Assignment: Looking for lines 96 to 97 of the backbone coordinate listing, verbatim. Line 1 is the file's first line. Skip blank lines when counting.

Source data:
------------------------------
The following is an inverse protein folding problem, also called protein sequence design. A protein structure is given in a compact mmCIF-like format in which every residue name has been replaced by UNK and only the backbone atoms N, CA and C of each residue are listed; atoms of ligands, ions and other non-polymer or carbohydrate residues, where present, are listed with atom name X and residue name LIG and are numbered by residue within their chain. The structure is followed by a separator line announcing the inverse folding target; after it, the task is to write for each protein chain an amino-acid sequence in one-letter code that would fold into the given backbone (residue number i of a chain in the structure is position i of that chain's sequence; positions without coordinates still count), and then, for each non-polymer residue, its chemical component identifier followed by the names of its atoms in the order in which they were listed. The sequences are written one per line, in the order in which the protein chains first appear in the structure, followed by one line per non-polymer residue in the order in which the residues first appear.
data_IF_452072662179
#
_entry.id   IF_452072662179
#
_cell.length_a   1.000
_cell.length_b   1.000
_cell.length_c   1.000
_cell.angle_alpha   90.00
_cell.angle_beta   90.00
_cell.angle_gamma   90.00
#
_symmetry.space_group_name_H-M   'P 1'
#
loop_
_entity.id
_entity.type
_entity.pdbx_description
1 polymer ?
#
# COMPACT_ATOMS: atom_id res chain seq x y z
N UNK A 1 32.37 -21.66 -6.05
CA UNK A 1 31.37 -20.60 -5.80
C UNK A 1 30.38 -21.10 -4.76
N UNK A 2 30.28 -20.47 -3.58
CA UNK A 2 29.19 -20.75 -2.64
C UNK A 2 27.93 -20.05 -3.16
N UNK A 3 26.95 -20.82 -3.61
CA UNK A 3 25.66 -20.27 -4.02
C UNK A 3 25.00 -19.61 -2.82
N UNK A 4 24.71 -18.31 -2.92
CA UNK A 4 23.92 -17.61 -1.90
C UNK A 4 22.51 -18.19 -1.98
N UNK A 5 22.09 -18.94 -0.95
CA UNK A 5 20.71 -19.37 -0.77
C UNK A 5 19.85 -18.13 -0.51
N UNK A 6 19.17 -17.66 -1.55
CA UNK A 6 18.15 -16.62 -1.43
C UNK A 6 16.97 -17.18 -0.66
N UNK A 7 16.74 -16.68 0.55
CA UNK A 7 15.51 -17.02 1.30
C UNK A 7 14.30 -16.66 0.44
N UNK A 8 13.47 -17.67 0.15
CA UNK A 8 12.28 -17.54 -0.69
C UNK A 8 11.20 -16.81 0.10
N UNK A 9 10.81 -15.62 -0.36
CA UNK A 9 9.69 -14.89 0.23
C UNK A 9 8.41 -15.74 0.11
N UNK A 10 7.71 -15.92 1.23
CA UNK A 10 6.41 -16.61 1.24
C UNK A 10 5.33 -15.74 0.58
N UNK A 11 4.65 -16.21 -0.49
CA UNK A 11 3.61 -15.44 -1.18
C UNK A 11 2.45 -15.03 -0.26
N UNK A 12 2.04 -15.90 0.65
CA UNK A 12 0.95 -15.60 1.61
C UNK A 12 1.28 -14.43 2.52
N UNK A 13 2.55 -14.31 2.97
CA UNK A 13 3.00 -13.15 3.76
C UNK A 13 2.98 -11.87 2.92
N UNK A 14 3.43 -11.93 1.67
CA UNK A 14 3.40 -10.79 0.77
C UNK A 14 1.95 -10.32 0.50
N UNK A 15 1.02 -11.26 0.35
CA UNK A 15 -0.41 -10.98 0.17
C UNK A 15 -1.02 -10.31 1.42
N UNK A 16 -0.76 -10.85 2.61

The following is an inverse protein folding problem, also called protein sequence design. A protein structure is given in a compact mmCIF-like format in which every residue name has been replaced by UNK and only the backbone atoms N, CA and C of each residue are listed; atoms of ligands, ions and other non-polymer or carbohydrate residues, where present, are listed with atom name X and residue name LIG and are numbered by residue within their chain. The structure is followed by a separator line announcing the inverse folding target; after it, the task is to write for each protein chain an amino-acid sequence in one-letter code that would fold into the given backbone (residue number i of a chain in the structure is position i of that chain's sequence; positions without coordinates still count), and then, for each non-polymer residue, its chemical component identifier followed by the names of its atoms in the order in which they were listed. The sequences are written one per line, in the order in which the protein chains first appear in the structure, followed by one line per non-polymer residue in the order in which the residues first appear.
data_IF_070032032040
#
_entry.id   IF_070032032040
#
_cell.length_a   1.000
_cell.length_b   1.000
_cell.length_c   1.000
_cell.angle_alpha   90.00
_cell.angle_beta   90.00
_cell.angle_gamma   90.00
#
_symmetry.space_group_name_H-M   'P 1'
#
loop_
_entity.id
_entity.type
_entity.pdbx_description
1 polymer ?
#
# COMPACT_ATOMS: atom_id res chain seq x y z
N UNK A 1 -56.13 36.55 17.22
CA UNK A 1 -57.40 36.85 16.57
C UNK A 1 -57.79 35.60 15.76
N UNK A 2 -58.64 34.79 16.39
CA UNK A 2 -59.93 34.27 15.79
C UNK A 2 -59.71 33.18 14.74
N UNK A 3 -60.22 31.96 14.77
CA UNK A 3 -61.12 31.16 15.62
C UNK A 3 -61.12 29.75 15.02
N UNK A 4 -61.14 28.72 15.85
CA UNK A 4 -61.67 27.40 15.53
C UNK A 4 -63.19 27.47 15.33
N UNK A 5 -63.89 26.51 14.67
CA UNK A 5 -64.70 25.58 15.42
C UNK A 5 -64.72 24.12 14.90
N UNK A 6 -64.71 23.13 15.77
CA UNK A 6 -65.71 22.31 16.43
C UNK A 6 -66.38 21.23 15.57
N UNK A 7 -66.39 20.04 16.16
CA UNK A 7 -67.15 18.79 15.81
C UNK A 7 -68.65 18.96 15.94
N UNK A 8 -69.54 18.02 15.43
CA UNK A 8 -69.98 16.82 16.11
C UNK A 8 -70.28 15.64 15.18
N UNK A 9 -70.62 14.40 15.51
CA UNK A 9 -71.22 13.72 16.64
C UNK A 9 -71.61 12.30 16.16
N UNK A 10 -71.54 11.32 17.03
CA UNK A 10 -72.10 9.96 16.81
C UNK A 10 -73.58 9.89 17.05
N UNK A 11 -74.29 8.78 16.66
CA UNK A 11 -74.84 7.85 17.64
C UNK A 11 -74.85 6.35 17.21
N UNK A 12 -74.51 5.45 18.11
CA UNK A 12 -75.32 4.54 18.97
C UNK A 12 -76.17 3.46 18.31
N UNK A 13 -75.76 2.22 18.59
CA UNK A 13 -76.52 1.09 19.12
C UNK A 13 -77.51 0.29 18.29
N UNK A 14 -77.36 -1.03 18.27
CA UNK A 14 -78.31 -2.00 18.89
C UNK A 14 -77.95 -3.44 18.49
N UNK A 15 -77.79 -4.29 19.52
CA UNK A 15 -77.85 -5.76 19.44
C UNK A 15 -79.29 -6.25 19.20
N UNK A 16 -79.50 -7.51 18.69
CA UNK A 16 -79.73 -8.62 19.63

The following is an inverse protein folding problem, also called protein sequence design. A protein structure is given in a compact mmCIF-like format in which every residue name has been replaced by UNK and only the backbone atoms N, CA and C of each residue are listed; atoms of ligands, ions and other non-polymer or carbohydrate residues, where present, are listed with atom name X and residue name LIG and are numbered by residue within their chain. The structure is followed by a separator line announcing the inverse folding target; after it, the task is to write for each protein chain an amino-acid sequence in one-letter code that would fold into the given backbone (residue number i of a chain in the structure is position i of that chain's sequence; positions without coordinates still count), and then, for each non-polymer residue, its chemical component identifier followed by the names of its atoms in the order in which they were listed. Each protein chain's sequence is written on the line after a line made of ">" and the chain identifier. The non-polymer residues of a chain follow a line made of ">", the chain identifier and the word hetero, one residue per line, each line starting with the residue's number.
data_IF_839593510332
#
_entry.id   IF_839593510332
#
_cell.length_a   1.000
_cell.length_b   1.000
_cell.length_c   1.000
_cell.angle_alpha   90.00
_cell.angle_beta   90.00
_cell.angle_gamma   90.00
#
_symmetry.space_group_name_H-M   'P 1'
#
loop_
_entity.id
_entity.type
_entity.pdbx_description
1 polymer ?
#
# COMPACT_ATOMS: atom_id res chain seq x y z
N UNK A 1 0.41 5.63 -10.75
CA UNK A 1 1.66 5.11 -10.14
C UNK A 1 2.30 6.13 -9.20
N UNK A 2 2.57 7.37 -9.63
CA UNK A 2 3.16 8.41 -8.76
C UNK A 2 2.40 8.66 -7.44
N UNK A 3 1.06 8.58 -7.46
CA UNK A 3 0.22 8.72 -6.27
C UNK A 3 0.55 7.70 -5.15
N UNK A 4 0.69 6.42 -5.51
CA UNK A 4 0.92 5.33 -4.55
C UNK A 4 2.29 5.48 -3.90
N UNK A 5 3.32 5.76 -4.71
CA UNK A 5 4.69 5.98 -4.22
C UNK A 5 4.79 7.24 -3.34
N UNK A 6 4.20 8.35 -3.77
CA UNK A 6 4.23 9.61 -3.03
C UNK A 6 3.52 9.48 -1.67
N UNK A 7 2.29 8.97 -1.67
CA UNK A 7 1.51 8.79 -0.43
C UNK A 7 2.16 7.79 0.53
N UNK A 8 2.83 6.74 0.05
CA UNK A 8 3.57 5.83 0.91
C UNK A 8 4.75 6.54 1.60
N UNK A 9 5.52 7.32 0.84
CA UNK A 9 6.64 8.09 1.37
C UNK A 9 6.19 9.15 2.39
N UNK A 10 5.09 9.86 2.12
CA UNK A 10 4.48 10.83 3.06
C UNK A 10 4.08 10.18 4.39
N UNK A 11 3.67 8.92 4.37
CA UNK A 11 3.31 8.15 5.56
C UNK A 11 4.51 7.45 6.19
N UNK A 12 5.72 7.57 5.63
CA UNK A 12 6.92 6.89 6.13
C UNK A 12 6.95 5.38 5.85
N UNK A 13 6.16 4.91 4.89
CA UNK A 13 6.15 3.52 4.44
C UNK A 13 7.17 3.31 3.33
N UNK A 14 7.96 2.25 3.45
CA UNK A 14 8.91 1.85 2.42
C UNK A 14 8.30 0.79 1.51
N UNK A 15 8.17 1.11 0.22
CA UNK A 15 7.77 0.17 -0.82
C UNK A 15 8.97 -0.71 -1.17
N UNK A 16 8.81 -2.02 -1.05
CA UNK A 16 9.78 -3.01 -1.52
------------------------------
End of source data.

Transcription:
CA UNK A 3 -61.12 31.16 15.62
C UNK A 3 -61.12 29.75 15.02